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I have a Media service that uses startForeground() to show a notification when playback starts. It has pause/stop buttons when playing, play/stop buttons while paused.

NotificationCompat.Builder mBuilder = new NotificationCompat.Builder(this);
// setup...

Notification n = mBuilder.build();

if (state == State.Playing) {
    startForeground(mId, n);
}
else {
    stopForeground(false);
    mNotificationManager.notify(mId, n);        
}

The problem here is when I show/update the notification in it's paused state, you should be allowed to remove it. mBuilder.setOngoing(false) appears to have no effect as the previous startForeground overrides it.

Calling stopForeground(true); with the same code works as expected, but the Notification flashes as it is destroyed and recreated. Is there a way to "update" the notification created from startForeground to allow it to be removed after calling stop?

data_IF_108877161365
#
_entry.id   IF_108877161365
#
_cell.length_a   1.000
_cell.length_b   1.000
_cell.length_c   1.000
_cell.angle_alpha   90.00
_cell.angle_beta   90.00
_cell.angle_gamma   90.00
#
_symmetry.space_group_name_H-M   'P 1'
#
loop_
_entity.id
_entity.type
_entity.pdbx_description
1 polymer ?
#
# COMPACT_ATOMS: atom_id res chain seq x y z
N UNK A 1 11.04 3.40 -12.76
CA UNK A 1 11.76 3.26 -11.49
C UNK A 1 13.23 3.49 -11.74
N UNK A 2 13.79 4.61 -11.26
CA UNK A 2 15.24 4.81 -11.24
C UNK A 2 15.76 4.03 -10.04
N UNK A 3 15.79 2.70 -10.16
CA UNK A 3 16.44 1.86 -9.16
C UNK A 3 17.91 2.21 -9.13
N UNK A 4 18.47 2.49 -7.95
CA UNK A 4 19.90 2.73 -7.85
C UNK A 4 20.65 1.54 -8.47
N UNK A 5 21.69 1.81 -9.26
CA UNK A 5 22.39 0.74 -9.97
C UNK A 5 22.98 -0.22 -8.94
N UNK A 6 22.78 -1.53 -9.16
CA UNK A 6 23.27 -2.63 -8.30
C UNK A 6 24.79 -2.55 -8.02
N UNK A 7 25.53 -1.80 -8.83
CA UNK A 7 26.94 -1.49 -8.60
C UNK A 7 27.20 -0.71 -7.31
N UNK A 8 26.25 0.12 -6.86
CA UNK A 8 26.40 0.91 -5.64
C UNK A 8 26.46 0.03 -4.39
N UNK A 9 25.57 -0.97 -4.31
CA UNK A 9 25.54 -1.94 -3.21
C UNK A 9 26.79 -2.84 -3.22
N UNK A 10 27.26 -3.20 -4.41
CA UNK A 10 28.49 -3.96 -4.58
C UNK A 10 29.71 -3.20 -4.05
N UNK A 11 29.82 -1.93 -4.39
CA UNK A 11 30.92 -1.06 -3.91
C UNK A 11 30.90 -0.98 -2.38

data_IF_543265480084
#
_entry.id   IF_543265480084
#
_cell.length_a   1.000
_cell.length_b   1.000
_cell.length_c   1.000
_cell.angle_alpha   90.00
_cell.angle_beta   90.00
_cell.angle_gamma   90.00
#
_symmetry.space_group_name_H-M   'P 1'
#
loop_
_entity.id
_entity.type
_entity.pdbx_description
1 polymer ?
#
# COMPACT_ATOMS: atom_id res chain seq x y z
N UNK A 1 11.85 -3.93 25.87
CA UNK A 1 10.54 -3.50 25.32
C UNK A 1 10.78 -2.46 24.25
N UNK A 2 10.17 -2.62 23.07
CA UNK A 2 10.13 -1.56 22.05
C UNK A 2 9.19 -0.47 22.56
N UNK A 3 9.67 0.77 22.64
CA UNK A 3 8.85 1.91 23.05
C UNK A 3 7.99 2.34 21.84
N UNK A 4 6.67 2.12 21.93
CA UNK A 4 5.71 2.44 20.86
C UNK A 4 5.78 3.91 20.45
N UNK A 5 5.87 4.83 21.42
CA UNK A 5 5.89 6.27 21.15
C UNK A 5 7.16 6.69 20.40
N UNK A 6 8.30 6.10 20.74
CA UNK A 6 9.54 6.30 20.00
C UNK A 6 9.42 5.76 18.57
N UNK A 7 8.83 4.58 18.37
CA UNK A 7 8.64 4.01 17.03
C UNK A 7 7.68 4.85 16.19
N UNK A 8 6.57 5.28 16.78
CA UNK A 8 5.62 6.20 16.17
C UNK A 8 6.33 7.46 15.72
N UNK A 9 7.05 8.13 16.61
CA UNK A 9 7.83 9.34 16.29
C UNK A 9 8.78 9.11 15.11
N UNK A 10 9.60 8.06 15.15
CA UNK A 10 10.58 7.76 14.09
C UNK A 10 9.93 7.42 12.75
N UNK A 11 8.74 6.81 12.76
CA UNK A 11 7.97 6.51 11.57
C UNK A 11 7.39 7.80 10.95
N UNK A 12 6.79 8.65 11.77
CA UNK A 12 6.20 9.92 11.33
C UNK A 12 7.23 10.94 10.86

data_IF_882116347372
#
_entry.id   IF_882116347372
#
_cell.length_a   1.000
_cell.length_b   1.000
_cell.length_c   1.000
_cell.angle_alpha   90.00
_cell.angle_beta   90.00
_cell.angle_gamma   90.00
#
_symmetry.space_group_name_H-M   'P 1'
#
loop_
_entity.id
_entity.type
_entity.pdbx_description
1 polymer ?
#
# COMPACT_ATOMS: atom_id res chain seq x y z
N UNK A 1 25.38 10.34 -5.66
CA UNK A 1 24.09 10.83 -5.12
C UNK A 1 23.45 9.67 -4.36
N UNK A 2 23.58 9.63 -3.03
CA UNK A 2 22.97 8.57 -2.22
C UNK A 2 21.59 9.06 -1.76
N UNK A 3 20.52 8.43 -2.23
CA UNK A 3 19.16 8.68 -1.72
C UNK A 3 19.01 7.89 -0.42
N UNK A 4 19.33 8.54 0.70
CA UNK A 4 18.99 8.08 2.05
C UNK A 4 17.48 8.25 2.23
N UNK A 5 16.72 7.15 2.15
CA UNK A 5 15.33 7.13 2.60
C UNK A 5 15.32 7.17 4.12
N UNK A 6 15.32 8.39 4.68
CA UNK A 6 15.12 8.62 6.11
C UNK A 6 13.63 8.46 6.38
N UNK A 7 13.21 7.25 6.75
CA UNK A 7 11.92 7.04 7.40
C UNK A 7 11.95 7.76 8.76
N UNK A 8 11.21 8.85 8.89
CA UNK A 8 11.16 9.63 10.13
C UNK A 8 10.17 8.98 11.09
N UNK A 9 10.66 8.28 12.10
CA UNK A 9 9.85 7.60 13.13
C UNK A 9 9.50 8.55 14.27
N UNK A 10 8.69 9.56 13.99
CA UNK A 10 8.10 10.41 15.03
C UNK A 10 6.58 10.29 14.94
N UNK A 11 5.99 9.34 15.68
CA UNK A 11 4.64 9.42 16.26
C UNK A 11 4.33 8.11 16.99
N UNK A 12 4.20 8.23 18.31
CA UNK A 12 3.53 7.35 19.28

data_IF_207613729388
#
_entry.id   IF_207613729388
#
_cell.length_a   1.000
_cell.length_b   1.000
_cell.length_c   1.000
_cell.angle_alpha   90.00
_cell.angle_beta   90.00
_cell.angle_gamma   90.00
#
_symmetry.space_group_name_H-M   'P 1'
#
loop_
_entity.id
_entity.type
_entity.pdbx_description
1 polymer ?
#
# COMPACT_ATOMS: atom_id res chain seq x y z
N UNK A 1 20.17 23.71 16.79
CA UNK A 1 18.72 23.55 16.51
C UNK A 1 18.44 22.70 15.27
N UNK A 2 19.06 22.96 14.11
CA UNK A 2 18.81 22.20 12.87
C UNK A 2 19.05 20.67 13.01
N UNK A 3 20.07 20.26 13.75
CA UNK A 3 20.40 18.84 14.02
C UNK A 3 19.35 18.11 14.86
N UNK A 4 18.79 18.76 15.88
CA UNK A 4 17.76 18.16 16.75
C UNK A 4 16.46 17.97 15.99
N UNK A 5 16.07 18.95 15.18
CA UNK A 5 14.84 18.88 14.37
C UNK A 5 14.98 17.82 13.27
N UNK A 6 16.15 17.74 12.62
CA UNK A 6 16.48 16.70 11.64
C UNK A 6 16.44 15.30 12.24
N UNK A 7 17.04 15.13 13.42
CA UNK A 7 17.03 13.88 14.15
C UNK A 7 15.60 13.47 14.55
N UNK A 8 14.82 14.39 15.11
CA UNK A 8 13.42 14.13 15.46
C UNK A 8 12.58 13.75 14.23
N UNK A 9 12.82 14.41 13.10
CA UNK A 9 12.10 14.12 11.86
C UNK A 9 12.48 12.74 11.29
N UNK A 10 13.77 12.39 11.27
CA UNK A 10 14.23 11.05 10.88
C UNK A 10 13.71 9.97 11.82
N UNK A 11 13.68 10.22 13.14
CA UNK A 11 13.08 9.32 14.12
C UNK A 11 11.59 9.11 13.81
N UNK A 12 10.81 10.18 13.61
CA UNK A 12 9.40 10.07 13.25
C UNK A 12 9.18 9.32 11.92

Edit: As requested, here's the full code creating the notification. createNotification is called whenever the service is played or paused.

private void createNotification() {
    NotificationCompat.Builder mBuilder = 
            new NotificationCompat.Builder(this)
    .setSmallIcon(R.drawable.ic_launcher)
    .setContentTitle("No Agenda")
    .setContentText("Live stream");

    if (android.os.Build.VERSION.SDK_INT >= Build.VERSION_CODES.JELLY_BEAN)
    {
        if (state == State.Playing) {
            Intent pauseIntent = new Intent(this, MusicService.class);
            pauseIntent.setAction(ACTION_PAUSE);
            PendingIntent pausePendingIntent =     PendingIntent.getService(MusicService.this, 0, pauseIntent, 0);              

            mBuilder.addAction(R.drawable.pause, "Pause", pausePendingIntent);
            //mBuilder.setOngoing(true);
        }
        else if (state == State.Paused) {
            Intent pauseIntent = new Intent(this, MusicService.class);
            pauseIntent.setAction(ACTION_PAUSE);
            PendingIntent pausePendingIntent =  PendingIntent.getService(MusicService.this, 0, pauseIntent, 0);

            mBuilder.addAction(R.drawable.play, "Play", pausePendingIntent);
            mBuilder.setOngoing(false);
        }

        Intent stopIntent = new Intent(this, MusicService.class);